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Financial Times

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Financial Times ~ Life & Arts ~ 23rd - 24th October 2010.

(Click here for the original article.)

'The old-fashioned, indeed romantic, view of the relationship between an artist and his or her client is that it should be fractious. The coming together of Art and Mammon should always strike sparks. Although one is dependent on the other, there must be some element of misunderstanding between the two. There is, after all, a jarring difference in sensibility between the money-maker and the art-creator. It would surely be heretical to suggest that they are essentially interested in the same thing.

Think of the scene from Woody Allen’s Hannah and her Sisters in which the tortured artist Frederick (the masterly Max von Sydow) entertains a rock star client, Dusty, who is interested in buying some of his work. Frederick asks him, not without disdain, what kind of art interests him. Dusty replies that he is looking for something, well, big. Too banal for Frederick, who chases him out of the house. He may be poorer for not having made the sale, but his integrity is intact.

But it doesn’t have to be like that. Earlier this week I met Paul Mellia, a London artist who enjoys almost more private commissions than he knows what to do with, for a coffee in Putney, not far from his studio. He was putting the final touches to an exhibition of his work in Birmingham’s St Pauls Gallery which opens this weekend. The show was going to last for one week, but has just been extended to December to cope with demand.

Mellia is, in certain circles, a hot artist right now. His scrupulous and detailed illustrations of themes from popular culture – film stars, sports cars, comic book super-heroes – have a wide and enthusiastic following. His list of past clients may have the look of a celebrity freak show – Nancy Reagan, Lisa Marie Presley, Mariah Carey – but he is proud of it, and of the draftsmanship that attracts people to his work.

He says he could draw objects in the correct proportions from the age of three, and had an innate understanding of perspective from an early age. Dyslexia (“they didn’t have a word for it then, I used to see words dancing on the page”) prevented him from following the plots of his beloved comics, and led him to pay more attention to the pictures. He went to art college in Southend, in Essex, perfected silk-screen printing (“I loved Warhol”) and refined the airbrush skills that would define his visual style.

At college he won a competition to decorate a backdrop in a Harvey Nichols window. A passing admirer wanted to buy it. That led to a private commission to decorate an apartment in Belgravia. “It was all in burgundy red, I remember. And the client wanted me to copy a Turner painting, but instead of the birds and the horse and cart, he wanted me to paint a Learjet and a Range Rover. It freaked me out a bit. I couldn’t do it.”

But that was a rare note of dissent. Here’s the thing: Mellia loves working with his clients. “I really value their input,” he tells me with improbable sincerity. “They are spending high-end money. So if they say they don’t want the background to look so yellow, that’s fine by me.”

He spent some years in Los Angeles doing private commissions in a garage in Hollywood Hills. About once a week, he says, a passing motorist would stop and offer him a fresh commission. One of them wanted him to paint a motorbike for a friend. “I told him, ‘I don’t do motorbikes’, but he offered to strip it down and bring me the parts. He was really persistent. In the end I did a figure of a gambler, a skull throwing a dice.” It went down a treat. The friend turned out to be Tommy Lee, the infamous rock musician whose penchant for macabre motorbikes is perhaps among his more wholesome characteristics.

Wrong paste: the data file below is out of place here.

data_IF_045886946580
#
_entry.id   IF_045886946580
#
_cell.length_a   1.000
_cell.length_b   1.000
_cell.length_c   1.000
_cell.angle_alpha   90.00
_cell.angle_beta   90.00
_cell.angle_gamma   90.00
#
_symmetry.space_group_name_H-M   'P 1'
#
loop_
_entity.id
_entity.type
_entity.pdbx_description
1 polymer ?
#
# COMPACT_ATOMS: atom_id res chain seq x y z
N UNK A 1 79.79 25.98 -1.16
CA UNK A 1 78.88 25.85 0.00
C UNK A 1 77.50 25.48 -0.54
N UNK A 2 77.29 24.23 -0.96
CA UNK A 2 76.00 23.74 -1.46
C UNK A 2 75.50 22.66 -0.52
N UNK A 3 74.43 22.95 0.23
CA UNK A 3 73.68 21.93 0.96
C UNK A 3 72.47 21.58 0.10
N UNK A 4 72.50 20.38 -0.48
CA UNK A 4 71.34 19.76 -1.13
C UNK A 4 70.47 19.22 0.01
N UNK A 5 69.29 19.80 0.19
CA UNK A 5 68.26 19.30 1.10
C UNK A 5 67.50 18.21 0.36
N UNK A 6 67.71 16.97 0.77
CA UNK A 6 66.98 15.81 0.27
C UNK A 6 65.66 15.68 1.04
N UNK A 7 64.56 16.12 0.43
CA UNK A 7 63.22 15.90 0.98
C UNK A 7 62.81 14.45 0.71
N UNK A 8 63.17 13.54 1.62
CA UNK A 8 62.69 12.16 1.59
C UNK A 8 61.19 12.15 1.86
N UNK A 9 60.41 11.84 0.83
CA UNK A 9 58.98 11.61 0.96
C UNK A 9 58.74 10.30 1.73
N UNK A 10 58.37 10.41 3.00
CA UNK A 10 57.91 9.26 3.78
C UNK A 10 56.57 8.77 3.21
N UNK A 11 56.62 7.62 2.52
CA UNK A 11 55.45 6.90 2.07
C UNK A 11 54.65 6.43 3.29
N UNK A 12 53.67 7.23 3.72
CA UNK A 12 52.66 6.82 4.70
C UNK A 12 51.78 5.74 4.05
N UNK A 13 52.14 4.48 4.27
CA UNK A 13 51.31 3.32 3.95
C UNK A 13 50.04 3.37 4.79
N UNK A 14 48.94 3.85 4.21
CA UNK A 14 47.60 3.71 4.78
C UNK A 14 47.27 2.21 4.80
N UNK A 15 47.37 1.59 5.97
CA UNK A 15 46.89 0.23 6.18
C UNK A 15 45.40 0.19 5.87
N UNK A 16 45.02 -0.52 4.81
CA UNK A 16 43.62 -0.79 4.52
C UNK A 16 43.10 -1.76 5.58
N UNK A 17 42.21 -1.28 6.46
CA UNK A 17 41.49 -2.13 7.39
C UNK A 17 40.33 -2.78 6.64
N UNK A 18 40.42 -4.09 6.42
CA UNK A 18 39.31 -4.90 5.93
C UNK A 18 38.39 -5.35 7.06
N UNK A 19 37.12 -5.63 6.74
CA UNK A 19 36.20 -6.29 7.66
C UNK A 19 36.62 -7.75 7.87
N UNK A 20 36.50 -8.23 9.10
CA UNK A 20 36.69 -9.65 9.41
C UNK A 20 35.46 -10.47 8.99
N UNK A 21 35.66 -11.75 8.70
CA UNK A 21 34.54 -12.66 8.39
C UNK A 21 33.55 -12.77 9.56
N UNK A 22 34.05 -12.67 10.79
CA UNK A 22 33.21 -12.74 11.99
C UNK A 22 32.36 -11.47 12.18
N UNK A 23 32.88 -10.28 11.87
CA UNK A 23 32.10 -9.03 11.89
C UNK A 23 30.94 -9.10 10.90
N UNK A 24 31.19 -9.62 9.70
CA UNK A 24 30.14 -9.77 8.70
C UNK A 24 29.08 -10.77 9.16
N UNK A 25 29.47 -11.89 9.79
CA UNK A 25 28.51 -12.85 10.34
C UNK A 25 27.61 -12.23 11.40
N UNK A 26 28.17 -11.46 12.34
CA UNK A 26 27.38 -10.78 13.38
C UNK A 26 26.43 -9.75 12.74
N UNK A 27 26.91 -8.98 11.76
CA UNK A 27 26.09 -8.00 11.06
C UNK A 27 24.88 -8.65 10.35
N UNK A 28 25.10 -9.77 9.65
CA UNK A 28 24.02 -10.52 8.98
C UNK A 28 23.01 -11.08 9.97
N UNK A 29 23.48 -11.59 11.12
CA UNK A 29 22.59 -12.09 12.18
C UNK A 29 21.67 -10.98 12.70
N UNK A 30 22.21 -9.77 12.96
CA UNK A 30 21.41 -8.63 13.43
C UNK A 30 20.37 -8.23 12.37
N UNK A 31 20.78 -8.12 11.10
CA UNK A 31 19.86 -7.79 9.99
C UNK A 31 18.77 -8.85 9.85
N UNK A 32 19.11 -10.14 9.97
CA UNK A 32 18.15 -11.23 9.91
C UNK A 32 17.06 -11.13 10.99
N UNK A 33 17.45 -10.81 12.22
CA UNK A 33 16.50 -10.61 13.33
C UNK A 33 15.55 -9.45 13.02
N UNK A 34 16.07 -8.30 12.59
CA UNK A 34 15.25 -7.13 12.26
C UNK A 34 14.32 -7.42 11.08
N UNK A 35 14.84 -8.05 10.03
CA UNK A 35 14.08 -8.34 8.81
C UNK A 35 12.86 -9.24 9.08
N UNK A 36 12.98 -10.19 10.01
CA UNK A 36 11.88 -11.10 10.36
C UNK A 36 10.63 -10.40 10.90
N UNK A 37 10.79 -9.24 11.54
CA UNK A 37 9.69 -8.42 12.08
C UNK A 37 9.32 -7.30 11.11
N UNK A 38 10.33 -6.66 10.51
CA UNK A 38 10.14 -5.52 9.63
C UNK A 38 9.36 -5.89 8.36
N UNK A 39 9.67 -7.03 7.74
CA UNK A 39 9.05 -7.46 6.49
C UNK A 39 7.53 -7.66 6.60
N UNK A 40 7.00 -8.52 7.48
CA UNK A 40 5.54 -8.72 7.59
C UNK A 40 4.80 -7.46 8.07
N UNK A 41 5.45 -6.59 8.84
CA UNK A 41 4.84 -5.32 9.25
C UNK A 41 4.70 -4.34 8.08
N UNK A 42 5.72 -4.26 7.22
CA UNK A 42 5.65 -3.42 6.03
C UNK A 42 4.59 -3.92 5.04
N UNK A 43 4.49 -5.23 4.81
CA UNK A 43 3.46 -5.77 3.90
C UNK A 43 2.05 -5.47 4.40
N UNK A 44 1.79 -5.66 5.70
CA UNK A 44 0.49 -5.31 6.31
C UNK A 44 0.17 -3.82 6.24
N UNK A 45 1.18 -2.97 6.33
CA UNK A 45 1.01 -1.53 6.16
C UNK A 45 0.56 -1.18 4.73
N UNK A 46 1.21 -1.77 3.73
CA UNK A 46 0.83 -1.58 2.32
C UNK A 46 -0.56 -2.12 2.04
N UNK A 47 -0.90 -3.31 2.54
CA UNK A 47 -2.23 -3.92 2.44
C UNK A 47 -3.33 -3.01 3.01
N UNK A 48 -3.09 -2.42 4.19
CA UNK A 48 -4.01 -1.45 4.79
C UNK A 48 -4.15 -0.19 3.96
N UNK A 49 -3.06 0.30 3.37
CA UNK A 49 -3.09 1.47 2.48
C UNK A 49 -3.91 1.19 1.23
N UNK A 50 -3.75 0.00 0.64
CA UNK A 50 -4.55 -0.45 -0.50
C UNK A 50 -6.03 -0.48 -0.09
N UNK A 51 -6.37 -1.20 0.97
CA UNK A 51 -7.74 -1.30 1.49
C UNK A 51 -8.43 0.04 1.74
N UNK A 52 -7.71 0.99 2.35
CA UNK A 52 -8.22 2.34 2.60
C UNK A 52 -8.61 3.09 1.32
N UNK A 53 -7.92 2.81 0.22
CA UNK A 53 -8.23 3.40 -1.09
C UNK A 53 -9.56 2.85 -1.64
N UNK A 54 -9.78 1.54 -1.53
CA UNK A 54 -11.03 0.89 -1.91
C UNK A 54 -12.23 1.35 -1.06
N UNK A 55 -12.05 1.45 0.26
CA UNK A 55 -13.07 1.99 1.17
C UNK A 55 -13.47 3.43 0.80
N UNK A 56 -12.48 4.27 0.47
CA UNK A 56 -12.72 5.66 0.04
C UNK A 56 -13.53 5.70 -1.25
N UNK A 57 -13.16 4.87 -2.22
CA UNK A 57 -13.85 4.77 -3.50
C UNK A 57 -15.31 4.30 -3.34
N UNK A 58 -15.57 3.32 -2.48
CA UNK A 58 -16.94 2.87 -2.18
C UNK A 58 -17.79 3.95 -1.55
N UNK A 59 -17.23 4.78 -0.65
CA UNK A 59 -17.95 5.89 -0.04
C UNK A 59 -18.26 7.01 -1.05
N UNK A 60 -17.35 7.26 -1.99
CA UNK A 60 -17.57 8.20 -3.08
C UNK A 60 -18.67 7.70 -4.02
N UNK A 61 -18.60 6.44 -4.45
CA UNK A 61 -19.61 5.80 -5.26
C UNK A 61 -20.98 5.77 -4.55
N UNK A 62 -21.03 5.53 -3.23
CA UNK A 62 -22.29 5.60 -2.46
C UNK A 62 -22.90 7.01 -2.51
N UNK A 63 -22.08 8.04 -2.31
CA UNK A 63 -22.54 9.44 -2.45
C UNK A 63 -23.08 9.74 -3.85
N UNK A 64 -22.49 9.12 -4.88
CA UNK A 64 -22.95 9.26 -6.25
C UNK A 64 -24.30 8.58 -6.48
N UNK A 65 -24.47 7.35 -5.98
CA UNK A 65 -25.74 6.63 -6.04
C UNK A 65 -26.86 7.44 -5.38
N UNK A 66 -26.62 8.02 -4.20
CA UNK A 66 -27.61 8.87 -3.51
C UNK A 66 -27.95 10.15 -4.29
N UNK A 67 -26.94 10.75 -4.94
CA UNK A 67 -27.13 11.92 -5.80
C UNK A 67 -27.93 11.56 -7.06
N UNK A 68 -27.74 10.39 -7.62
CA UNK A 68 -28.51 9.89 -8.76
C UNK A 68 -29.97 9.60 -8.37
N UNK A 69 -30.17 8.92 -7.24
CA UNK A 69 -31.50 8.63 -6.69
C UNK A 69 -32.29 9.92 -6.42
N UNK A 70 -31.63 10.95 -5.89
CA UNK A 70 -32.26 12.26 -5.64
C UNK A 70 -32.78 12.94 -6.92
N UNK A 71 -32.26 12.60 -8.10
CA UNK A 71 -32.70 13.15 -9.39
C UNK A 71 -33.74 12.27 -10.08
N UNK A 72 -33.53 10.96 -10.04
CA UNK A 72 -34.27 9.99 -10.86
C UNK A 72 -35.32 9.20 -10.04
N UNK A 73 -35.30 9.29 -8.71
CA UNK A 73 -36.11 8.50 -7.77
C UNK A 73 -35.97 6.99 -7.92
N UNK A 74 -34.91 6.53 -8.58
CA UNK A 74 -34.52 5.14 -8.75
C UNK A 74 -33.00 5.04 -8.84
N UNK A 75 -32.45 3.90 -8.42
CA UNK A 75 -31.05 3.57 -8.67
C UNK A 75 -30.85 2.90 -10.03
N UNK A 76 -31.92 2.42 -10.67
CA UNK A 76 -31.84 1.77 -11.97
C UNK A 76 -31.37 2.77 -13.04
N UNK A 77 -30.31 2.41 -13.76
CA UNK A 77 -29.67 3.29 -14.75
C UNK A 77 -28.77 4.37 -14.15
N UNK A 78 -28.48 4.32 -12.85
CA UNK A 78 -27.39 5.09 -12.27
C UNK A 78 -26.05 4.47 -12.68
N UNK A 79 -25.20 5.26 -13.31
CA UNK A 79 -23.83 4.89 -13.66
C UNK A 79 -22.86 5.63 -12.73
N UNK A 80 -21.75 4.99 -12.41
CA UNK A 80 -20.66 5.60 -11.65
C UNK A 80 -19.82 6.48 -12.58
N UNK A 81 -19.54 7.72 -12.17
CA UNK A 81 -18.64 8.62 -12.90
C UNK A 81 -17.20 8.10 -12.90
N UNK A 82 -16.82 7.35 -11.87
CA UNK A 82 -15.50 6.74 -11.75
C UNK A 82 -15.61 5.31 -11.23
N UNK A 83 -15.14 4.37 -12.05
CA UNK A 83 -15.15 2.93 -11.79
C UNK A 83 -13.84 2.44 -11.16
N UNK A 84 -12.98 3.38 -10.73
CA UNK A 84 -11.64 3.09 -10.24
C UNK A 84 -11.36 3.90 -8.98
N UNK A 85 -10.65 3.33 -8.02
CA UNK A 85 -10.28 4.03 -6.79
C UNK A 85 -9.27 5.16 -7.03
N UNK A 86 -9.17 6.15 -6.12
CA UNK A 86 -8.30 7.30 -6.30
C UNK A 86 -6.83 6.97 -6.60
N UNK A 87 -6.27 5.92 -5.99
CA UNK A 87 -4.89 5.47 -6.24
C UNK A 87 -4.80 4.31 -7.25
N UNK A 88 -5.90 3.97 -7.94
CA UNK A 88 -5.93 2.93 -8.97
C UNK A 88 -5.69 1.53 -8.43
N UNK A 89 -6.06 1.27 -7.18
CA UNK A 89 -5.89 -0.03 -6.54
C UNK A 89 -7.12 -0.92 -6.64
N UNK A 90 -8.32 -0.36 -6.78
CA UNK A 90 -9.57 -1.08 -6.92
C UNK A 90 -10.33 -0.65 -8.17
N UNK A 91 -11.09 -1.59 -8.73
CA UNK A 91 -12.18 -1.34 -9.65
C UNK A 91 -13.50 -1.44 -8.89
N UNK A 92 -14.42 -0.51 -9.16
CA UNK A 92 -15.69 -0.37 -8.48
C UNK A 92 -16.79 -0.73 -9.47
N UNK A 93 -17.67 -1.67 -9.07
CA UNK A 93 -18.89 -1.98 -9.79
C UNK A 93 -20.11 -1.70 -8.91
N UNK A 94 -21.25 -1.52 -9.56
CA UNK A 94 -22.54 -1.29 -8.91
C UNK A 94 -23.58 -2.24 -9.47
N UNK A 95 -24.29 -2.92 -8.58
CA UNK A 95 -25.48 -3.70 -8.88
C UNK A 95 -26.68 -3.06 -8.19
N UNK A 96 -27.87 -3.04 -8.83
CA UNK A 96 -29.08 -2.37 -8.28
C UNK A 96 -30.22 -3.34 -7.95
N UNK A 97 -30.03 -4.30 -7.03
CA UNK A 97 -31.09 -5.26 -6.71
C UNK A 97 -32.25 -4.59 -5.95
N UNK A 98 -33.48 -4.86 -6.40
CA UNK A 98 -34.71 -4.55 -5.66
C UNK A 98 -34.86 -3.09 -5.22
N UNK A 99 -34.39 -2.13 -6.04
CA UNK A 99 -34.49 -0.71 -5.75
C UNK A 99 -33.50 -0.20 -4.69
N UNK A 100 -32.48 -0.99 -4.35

The curious thing about Mellia is that what he does – invites commissions, gives clients what they want, makes things look realistic – is what for hundreds of years passed as the processes of great art. But today he is something of an anachronism. The art world can happily engage with the assorted weirdnesses of the contemporary scene without pause for breath, yet it would wonder of Mellia’s work: is it really art? Mellia himself couldn’t give a hoot. He says he went to Frieze once and thought it was full of people trying to con other people.

Mellia doesn’t have a dealer, but invites commissions from his website, which has been going for three years. The highest price he has charged so far is £75,000. He has recently gone into limited edition prints, but makes a point of customising each one at the end of the printing process, “so that everyone gets something unique”.

A few years ago, call it karma, he got the chance to draw all those super-heroes again, when he was approached by Marvel Comics to become the only artist licensed to reproduce the company’s characters. It was a lucrative relationship but he found it “too corporate”. Now he is concentrating on “darker, more personal” work. He showed me a couple of examples, respectively inspired by his adolescence and the suicide of a friend. They are, whisper it softly, more the stuff of “proper” art.

In the meantime, he continues to enjoy his status as a thriving and jobbing artist. A recent show in Hollywood sold out in two weeks. A version of the Birmingham exhibition is travelling to Berlin, St Petersburg and Monaco. He is popular among cultish urban artists such as Banksy and Blek the Rat who admire, as I did, Mellia’s lack of pretension, because the art world is way too full of it. Not all art has to change the way we look at the world. The conceits of the avant-garde appear ridiculous when they become the established way of doing things. Sometimes, only something really, really big will do.'

by Paul Aspden
Culture